Could the 2020 Democratic primary come down to an establishment versus anti-establishment battle as it did in 2016? A few years ago it was Bernie Sanders as the outsider insurgent against Hillary Clinton, the party insider, and establishment figure. In 2020, however, the story could stay the same, but former vice president Joe Biden could be substituted for the role of Hillary. It would be the same battle, or at least very similar, played out around the country from state to state. There are areas where the establishment figure does well, like South Carolina, and places where the anti-DC figure plays better, such as the Midwest.
With the resiliency Sen. Bernie Sanders has shown over the past ten months, there are some Democratic Party insiders who believe the 2020 Democratic primary could look a lot like 2016:
For months, the Vermont senator was written off by Democratic Party insiders as a candidate with a committed but narrow base who was too far left to win the primary. Elizabeth Warren had skyrocketed in the polls and seemed to be leaving him behind in the race to be progressive voters’ standard-bearer in 2020.
“It may have been inevitable that eventually you would have two candidates representing each side of the ideological divide in the party. A lot of smart people I’ve talked to lately think there’s a very good chance those two end up being Biden and Sanders,” said David Brock, a longtime Hillary Clinton ally who founded a pro-Clinton super PAC in the 2016 campaign. “They’ve both proven to be very resilient.”
“I believe people should take him very seriously. He has a very good shot of winning Iowa, a very good shot of winning New Hampshire, and other than Joe Biden, the best shot of winning Nevada,” said Dan Pfeiffer, who served as an adviser to former President Barack Obama. “He could build a real head of steam heading into South Carolina and Super Tuesday.”
The durability of Sanders’ candidacy has come as a surprise even in some states where he performed strongly in 2016 and where he is attempting to improve his standing ahead of the 2020 election.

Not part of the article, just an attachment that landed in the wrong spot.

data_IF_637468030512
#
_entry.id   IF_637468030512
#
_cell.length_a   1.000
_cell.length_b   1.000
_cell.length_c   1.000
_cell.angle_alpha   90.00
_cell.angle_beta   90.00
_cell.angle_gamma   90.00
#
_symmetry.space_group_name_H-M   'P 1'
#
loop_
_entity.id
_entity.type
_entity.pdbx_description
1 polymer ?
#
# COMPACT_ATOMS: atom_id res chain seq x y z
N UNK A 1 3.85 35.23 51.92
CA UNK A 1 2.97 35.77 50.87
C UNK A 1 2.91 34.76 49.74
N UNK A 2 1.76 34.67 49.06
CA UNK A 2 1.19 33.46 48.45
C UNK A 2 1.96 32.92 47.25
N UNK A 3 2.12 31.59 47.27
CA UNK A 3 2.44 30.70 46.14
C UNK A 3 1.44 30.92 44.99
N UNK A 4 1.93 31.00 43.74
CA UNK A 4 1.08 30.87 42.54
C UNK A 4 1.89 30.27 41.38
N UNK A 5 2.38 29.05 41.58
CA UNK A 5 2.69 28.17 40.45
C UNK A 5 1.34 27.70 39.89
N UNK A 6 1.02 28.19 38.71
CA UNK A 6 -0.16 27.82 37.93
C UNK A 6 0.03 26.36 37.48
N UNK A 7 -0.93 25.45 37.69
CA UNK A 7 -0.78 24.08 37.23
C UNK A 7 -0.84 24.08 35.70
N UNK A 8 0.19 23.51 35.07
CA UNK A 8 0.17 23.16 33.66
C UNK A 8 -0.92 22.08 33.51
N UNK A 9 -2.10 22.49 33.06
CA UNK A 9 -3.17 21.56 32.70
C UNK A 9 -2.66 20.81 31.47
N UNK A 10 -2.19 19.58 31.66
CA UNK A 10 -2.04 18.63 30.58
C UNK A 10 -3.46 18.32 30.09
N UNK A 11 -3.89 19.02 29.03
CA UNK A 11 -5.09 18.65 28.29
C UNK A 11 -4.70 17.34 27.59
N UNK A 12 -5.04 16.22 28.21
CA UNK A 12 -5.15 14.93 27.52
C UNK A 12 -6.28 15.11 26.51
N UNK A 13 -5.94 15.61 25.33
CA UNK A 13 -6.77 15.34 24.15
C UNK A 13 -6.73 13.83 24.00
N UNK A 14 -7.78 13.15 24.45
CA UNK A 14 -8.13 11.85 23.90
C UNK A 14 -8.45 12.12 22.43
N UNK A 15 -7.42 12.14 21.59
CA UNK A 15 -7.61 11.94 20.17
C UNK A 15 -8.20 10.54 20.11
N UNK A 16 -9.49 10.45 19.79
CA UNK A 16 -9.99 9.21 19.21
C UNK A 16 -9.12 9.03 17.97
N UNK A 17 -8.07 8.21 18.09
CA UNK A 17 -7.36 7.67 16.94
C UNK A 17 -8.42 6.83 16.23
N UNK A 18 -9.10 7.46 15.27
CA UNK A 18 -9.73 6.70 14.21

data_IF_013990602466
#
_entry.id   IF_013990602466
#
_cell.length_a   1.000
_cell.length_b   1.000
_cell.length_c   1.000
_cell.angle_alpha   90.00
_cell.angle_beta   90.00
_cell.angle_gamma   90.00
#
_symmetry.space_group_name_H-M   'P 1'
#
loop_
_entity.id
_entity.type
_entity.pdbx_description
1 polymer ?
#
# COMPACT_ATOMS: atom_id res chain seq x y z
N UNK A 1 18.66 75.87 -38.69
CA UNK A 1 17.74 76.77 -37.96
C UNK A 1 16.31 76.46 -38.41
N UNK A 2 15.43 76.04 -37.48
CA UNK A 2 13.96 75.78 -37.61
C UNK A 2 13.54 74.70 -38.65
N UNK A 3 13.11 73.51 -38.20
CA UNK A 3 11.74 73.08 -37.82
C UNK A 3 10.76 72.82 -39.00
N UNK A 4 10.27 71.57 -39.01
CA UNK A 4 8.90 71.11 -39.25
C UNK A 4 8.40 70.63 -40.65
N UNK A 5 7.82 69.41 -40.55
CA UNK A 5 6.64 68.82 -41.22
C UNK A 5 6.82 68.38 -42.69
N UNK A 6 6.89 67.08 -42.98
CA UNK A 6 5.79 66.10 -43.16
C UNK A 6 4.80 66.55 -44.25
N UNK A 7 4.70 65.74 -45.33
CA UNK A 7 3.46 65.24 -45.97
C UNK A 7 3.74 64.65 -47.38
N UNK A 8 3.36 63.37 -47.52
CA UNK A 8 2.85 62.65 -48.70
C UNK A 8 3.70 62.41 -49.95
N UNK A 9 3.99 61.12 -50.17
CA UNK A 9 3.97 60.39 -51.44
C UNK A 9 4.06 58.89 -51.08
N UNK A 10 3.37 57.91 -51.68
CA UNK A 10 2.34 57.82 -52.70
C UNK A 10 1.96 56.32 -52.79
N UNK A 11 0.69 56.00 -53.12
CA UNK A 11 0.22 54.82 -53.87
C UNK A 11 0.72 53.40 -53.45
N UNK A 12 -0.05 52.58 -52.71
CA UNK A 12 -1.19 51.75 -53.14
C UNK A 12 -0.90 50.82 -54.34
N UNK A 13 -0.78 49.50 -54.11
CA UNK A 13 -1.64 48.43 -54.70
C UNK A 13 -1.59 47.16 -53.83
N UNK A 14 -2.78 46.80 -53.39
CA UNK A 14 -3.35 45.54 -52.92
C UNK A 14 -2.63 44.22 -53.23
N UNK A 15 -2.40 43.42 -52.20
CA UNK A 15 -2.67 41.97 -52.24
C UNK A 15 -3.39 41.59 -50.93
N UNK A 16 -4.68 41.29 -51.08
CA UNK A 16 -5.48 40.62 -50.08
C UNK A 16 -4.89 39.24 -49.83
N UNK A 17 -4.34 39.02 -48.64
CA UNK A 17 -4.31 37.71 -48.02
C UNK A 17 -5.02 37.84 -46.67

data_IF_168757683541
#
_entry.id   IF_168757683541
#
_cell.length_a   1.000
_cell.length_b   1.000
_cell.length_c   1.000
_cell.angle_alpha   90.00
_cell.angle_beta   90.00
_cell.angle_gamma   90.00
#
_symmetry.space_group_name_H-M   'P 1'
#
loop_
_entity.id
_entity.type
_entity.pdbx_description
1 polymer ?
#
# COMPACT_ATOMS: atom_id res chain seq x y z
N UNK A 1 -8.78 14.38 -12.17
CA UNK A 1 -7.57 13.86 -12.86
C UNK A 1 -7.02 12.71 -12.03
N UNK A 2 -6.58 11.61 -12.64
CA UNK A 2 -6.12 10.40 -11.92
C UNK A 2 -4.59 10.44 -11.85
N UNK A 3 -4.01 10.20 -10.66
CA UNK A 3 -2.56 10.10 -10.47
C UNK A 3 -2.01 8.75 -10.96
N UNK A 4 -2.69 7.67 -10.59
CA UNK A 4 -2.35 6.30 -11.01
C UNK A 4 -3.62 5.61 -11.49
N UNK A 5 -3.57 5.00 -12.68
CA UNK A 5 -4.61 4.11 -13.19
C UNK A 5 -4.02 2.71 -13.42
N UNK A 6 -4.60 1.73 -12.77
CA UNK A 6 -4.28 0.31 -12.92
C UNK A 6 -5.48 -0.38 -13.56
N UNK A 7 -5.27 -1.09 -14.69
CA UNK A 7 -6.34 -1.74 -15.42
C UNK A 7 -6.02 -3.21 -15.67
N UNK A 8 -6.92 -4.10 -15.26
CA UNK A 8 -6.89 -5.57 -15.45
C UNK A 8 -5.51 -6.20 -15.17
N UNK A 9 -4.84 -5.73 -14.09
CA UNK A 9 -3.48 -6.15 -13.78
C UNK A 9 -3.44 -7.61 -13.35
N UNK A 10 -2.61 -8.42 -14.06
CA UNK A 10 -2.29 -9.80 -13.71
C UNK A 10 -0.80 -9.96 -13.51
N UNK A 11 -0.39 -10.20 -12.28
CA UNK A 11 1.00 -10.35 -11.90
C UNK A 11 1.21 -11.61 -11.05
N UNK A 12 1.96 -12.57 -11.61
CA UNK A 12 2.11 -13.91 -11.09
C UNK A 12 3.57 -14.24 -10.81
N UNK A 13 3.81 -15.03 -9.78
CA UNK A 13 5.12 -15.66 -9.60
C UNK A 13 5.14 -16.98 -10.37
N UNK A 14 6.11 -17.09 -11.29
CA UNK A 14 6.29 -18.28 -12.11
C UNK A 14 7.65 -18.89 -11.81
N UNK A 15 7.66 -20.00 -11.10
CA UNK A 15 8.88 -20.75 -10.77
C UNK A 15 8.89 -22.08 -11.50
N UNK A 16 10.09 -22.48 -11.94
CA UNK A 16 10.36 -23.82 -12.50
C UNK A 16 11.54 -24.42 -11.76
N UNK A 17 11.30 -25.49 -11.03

Bernie has been treated a lot like he was during the 2016 race. Sure, strategists will say, he’s got a loyal following, and he brings energy. In the end, however, he’s too far left and too old to be the nominee. Hillary barely — barely — beat Sanders in 2016, and much of that was thanks to Democratic Superdelegates who pushed her over the top in terms of the delegates needed to secure the 2016 Democratic nomination. Thanks to the way that the Democratic primaries and caucuses are divvied up, even a second-place spot earns delegates in a proportional vote share.
Bernie seems to be getting the attention right now because Sen. Elizabeth Warren’s position has been weakening. As candidates have surged, and then faded, Bernie has continued to stay remarkably steady for six or seven months.
They say history repeats itself, and it’s eerily similar how in 2020, much like 2016, the pundits and strategists are writing Bernie off early. He seems to fly by with little criticism and with even less attention in post-debate analysis and interviews. It’s as if the analysts have decided that Bernie has his built-in level of support, and he’s not going to build on it or lose it, so why bother mentioning him?
The strategists are talking now, after several months, perhaps hedging their bets in case they overlooked Bernie at their own peril. However, the polls have continued to be kind to the Vermont senator for months now, according to Newsweek:
According to Real Clear Politics, Sanders polled second in many Democratic presidential nominee polls. In most surveys, the Vermont senator is trailing just behind former Vice President Joe Biden. A recent CNN poll showed that more Democrats and Democratic-leaning Independents have a favorable opinion of Sanders than any other candidate. And an Iowa State University poll showed Sanders slightly behind South Bend, Indiana Mayor Pete Buttigieg.
All of this to say, in short summary, that Bernie shouldn’t be overlooked or underestimated in 2020. Out of all the candidates, he has a grassroots network that was established in 2016 and continues to go strong into this year’s primary as well. He’s got the ground game, and he has motivated supporters.
If you were hedging your bets, it’d be safe to say that Bernie wins at least one of the early primary or caucus states. Clearly he’s the biggest favorite in New Hampshire, but he could also place well in Iowa or Nevada, if not win two out of four, or three out of four. Joe Biden seems to be untouchable, so far, in South Carolina.